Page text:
Do you want your articles to spread like Gangnam online? You’d better master the art of capturing the micro-attention of your readers. For a bit of help with what that might entail, I went up to Mount Table, and asked those on high for help. I came back with these some commandments. Fortunately they’re not written on stone tablets (so old school since the iPad, really) so we can remix them if and when we need to.
1. Craft a compelling headline
A catchy headline can make all the difference to the success of an article. Content startup UpWorthy has gained millions of readers based on their ability to rewrite headlines about serious and important issues in a catchy, web-friendly way. If you want your content to spread online it is worthwhile to dedicate extra time to crafting an enticing headline.
2. Start with the most important content
Summarize the point of your article in the first paragraph of a story, because many readers will only get that far. Be specific in this summary, and try to add immediate value.
3. A post should always be as short as it needs to be
Beware the ever-shrinking attention span of your reader! Even in super-short form web-publishing formats like the Facebook status it has been proven that posts with less characters get shared more. In longer formats like articles and blog posts your article should be compelling from beginning to end. Usually the easiest way to achieve this is to simply write shorter articles. There are a few masters who can hold reader attention for long-pieces on the internet. Those writers and those pieces become the stuff of web legend.
4. Where a picture will say more than words, use it
It’s worth spending the time to select the picture that will bring your writing to life. Also, a good caption to a picture is as important as a good picture for the story. I’ve learned from using Instagram, Pinterest and Facebook that a fairly ordinary photograph can become a conversation point by accompanying it with a caption. You could, for example use the caption to draw the viewer’s attention to a particular aspect of the picture, or to help them see the picture differently.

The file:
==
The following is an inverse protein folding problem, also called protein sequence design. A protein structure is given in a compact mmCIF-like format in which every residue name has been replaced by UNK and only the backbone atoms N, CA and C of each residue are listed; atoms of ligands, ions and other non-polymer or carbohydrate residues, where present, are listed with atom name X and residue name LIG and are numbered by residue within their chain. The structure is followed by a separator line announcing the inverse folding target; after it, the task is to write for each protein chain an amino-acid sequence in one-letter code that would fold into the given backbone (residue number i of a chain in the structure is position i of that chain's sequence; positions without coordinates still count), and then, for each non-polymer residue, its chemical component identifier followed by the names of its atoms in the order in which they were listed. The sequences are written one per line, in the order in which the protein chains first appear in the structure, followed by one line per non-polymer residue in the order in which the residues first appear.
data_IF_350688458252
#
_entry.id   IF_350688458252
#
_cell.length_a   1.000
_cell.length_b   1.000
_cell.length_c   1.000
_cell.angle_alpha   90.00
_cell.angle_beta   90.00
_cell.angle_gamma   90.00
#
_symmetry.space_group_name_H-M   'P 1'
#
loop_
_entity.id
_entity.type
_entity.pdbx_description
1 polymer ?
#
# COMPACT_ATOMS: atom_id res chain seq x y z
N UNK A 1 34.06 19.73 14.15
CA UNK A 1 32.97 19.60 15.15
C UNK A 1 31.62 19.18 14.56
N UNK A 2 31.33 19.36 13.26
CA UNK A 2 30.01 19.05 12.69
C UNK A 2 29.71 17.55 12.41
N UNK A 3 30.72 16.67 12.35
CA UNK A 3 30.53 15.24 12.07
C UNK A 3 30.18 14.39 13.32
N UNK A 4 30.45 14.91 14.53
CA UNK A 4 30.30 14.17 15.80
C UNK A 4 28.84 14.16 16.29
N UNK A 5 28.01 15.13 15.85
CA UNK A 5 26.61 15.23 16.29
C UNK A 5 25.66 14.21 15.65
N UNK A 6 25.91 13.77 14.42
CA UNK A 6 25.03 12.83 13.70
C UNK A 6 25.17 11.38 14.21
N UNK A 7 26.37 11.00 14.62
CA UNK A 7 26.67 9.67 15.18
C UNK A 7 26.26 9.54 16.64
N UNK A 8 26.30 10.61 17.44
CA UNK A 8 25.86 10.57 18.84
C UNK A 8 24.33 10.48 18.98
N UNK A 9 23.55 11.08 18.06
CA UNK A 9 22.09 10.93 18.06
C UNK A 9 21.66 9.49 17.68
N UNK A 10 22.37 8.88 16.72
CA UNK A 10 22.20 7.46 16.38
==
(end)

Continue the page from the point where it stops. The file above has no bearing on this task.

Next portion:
5. Format for the skim-reader
The skim-reader is not a lesser being. The skim-reader is half your audience! Use formatting such as sub-headings, bold, italic, underlined, and bullet points to help content stand out for skim-readers and search engines.
6. Be specific
If you are vague online, you will lose your reader. Also, using specific language is a great way to get search traffic on different search terms. For example, instead of just saying “the horse” every time you mention it in your article, you might try “the Arabian thoroughbred”.
7. Cite your sources
Use hyperlinks to reference points that may require back-reading or validation. This is part of enhancing the user experience of your article. It helps build trust and interest in the issue you’re writing about.
8. Tight prose wins
Editing for clarity and simplicity, down to the sentence-structure level will make a difference. On the web, full-stops tend to beat commas and semi-colons. Rather break a long, complex sentence filled with commas and semi-colons into a few shorter sentences. Also, take care to craft a few take-out sentences that social media readers can use to summarize highlights when they are sharing your article. While you’re at it, eliminate clichés.
9. Check before you publish
It’s very difficult, and embarrassing to try to retract misinformation or grammatical mistakes once your post is live on the web – particularly on Twitter and Facebook where your post can be quoted and shared on profiles and pages that you don’t control. Even if you might lose the scoop by taking a little bit longer to confirm your facts, it is better in the long run to gain the trust of your readers.
10. Encourage commentary
Your work as a writer online doesn’t end when your article is published. You should share your writing on your own social channels, and also participate in the commentary around it. People are encouraged to comment when the writer responds and acknowledges their contribution.
The commenters may not be experts in the subject you’re writing about (although they could be). They may even be completely clueless about the issue. However, their opinions on a subject can be indicative of public perception about an issue, and therefore very interesting and relevant. The comments are often as interesting as the main piece.